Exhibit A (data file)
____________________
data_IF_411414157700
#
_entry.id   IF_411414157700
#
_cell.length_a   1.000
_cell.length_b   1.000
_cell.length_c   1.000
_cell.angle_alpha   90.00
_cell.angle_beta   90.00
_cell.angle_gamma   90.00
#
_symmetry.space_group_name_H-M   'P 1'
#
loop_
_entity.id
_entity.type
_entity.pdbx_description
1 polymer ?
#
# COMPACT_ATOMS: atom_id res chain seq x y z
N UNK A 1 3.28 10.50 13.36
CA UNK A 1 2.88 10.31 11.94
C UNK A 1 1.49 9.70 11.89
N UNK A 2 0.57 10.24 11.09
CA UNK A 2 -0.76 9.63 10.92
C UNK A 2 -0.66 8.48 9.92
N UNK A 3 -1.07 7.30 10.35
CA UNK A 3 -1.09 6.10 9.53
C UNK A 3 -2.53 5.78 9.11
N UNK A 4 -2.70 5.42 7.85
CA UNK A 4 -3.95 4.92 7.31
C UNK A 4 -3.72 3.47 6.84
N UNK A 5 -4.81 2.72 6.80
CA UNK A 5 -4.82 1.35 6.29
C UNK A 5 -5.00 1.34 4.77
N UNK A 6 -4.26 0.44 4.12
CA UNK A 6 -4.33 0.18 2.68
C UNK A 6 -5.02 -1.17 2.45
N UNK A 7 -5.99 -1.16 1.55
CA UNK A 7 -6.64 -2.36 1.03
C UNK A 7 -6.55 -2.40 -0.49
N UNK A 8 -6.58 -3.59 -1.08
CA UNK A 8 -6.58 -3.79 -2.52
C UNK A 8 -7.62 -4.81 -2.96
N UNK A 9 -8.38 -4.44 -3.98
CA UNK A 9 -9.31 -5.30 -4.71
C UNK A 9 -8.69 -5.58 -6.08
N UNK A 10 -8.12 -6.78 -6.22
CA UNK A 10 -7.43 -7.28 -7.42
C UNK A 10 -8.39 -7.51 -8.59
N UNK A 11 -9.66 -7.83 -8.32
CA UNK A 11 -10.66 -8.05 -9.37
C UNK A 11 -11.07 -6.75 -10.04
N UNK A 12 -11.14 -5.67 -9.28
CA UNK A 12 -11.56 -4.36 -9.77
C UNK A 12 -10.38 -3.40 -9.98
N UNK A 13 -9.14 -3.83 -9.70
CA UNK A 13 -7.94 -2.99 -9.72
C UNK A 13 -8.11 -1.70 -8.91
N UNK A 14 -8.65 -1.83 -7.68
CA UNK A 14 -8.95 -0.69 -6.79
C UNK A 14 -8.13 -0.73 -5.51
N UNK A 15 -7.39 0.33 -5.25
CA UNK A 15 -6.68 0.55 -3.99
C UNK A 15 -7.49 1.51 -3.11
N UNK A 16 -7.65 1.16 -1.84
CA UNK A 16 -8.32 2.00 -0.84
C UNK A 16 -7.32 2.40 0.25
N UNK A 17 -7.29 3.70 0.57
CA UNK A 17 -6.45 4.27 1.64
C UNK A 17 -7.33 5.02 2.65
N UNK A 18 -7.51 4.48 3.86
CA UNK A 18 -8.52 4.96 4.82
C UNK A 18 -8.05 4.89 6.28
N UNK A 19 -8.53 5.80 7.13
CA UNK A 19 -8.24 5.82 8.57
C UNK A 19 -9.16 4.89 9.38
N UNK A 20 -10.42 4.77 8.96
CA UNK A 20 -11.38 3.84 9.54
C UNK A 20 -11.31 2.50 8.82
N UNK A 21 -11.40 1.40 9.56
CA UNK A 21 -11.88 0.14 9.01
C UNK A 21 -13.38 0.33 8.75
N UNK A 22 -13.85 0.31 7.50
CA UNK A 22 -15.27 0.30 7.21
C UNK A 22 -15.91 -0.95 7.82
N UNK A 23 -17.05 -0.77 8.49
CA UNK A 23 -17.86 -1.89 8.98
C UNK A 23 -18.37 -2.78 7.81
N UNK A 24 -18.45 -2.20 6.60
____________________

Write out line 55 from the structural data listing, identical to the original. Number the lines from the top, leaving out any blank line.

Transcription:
CA UNK A 12 -11.56 -4.36 -9.77